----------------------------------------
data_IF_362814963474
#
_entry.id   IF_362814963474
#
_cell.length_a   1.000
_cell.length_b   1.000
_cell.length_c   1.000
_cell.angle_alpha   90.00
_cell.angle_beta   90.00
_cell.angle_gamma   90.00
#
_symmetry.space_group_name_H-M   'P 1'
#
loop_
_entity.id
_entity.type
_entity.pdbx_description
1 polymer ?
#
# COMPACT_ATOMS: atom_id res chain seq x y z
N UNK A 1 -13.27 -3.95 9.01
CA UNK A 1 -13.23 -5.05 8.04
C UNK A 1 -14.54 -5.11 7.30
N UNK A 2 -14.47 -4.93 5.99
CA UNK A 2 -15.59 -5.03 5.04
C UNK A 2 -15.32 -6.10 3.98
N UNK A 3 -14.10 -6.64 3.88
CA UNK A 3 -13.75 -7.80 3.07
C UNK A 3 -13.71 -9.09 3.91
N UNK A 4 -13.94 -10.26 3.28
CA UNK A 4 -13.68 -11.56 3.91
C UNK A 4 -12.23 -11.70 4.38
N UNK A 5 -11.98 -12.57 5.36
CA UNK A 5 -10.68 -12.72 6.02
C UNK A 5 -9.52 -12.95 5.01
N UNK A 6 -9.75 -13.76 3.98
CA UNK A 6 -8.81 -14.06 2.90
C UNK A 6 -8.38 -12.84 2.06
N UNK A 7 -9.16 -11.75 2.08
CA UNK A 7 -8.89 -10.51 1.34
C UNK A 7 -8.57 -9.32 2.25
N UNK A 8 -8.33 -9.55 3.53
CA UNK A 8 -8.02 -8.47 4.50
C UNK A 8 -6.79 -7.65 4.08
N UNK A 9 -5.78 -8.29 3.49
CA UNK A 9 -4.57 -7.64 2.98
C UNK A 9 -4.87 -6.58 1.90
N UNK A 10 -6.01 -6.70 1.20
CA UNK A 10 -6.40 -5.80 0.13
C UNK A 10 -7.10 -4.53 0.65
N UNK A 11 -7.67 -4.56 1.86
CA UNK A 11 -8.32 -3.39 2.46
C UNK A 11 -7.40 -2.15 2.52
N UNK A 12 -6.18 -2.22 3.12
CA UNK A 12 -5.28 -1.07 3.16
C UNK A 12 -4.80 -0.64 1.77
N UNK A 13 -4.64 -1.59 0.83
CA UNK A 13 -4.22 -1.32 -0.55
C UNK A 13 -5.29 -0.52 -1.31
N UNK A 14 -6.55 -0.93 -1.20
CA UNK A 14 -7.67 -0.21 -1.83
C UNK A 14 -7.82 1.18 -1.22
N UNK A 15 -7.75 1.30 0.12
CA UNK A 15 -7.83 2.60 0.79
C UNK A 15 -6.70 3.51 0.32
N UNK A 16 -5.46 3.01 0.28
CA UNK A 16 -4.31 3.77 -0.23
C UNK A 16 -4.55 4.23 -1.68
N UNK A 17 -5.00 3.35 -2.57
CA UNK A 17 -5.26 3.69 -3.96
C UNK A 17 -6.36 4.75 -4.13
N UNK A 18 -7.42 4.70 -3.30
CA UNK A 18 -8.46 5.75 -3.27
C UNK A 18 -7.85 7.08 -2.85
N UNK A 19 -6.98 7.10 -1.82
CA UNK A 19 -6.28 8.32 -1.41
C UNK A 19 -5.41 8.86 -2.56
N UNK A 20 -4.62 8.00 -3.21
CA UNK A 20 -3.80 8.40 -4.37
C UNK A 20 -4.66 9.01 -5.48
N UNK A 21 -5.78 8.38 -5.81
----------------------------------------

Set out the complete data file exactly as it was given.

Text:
data_IF_362814963474
#
_entry.id   IF_362814963474
#
_cell.length_a   1.000
_cell.length_b   1.000
_cell.length_c   1.000
_cell.angle_alpha   90.00
_cell.angle_beta   90.00
_cell.angle_gamma   90.00
#
_symmetry.space_group_name_H-M   'P 1'
#
loop_
_entity.id
_entity.type
_entity.pdbx_description
1 polymer ?
#
# COMPACT_ATOMS: atom_id res chain seq x y z
N UNK A 1 -13.27 -3.95 9.01
CA UNK A 1 -13.23 -5.05 8.04
C UNK A 1 -14.54 -5.11 7.30
N UNK A 2 -14.47 -4.93 5.99
CA UNK A 2 -15.59 -5.03 5.04
C UNK A 2 -15.32 -6.10 3.98
N UNK A 3 -14.10 -6.64 3.88
CA UNK A 3 -13.75 -7.80 3.07
C UNK A 3 -13.71 -9.09 3.91
N UNK A 4 -13.94 -10.26 3.28
CA UNK A 4 -13.68 -11.56 3.91
C UNK A 4 -12.23 -11.70 4.38
N UNK A 5 -11.98 -12.57 5.36
CA UNK A 5 -10.68 -12.72 6.02
C UNK A 5 -9.52 -12.95 5.01
N UNK A 6 -9.75 -13.76 3.98
CA UNK A 6 -8.81 -14.06 2.90
C UNK A 6 -8.38 -12.84 2.06
N UNK A 7 -9.16 -11.75 2.08
CA UNK A 7 -8.89 -10.51 1.34
C UNK A 7 -8.57 -9.32 2.25
N UNK A 8 -8.33 -9.55 3.53
CA UNK A 8 -8.02 -8.47 4.50
C UNK A 8 -6.79 -7.65 4.08
N UNK A 9 -5.78 -8.29 3.49
CA UNK A 9 -4.57 -7.64 2.98
C UNK A 9 -4.87 -6.58 1.90
N UNK A 10 -6.01 -6.70 1.20
CA UNK A 10 -6.40 -5.80 0.13
C UNK A 10 -7.10 -4.53 0.65
N UNK A 11 -7.67 -4.56 1.86
CA UNK A 11 -8.32 -3.39 2.46
C UNK A 11 -7.40 -2.15 2.52
N UNK A 12 -6.18 -2.22 3.12
CA UNK A 12 -5.28 -1.07 3.16
C UNK A 12 -4.80 -0.64 1.77
N UNK A 13 -4.64 -1.59 0.83
CA UNK A 13 -4.22 -1.32 -0.55
C UNK A 13 -5.29 -0.52 -1.31
N UNK A 14 -6.55 -0.93 -1.20
CA UNK A 14 -7.67 -0.21 -1.83
C UNK A 14 -7.82 1.18 -1.22
N UNK A 15 -7.75 1.30 0.12
CA UNK A 15 -7.83 2.60 0.79
C UNK A 15 -6.70 3.51 0.32
N UNK A 16 -5.46 3.01 0.28
CA UNK A 16 -4.31 3.77 -0.23
C UNK A 16 -4.55 4.23 -1.68
N UNK A 17 -5.00 3.35 -2.57
CA UNK A 17 -5.26 3.69 -3.96
C UNK A 17 -6.36 4.75 -4.13
N UNK A 18 -7.42 4.70 -3.30
CA UNK A 18 -8.46 5.75 -3.27
C UNK A 18 -7.85 7.08 -2.85
N UNK A 19 -6.98 7.10 -1.82
CA UNK A 19 -6.28 8.32 -1.41
C UNK A 19 -5.41 8.86 -2.56
N UNK A 20 -4.62 8.00 -3.21
CA UNK A 20 -3.80 8.40 -4.37
C UNK A 20 -4.66 9.01 -5.48
N UNK A 21 -5.78 8.38 -5.81